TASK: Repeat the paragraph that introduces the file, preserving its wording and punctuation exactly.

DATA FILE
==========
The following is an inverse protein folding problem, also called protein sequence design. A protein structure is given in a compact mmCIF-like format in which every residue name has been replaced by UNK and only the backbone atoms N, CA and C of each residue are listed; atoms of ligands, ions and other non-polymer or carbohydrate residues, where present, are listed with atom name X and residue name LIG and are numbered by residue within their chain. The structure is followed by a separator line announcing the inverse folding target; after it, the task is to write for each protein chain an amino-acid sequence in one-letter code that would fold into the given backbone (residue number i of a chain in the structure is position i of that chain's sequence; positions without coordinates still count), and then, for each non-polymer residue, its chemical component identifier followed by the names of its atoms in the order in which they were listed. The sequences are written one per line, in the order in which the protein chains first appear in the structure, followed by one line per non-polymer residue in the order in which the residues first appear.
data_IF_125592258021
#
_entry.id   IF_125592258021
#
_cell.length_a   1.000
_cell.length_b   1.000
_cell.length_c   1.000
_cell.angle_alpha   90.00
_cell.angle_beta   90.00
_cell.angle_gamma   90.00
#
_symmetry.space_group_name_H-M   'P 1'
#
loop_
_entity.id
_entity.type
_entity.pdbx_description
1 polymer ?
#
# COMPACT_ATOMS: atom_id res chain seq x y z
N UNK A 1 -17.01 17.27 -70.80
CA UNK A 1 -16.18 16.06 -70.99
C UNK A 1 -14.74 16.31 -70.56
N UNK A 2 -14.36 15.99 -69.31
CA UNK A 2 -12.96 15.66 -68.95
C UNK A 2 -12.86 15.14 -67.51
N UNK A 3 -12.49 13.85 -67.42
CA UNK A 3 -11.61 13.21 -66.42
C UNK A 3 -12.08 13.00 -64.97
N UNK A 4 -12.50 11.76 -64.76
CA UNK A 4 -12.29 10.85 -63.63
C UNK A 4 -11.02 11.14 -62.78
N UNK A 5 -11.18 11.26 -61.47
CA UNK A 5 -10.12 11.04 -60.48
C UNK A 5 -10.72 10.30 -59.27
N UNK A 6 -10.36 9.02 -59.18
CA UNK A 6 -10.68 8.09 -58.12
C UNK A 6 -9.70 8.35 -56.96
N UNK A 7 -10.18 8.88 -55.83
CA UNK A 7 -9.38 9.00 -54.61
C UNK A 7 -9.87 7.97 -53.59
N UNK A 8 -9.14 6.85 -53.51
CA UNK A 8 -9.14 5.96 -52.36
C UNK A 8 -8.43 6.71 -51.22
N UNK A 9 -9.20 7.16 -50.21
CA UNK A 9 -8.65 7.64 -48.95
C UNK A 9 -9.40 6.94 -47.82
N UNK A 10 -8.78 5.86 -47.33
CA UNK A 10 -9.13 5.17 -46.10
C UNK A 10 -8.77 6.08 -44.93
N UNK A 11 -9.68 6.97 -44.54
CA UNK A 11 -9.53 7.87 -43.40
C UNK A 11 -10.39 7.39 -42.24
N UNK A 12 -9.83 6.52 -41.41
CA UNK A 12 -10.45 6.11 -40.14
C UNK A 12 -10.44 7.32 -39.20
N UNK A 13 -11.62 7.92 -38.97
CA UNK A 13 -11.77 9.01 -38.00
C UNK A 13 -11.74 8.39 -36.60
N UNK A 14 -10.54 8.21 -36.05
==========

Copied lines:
The following is an inverse protein folding problem, also called protein sequence design. A protein structure is given in a compact mmCIF-like format in which every residue name has been replaced by UNK and only the backbone atoms N, CA and C of each residue are listed; atoms of ligands, ions and other non-polymer or carbohydrate residues, where present, are listed with atom name X and residue name LIG and are numbered by residue within their chain. The structure is followed by a separator line announcing the inverse folding target; after it, the task is to write for each protein chain an amino-acid sequence in one-letter code that would fold into the given backbone (residue number i of a chain in the structure is position i of that chain's sequence; positions without coordinates still count), and then, for each non-polymer residue, its chemical component identifier followed by the names of its atoms in the order in which they were listed. The sequences are written one per line, in the order in which the protein chains first appear in the structure, followed by one line per non-polymer residue in the order in which the residues first appear.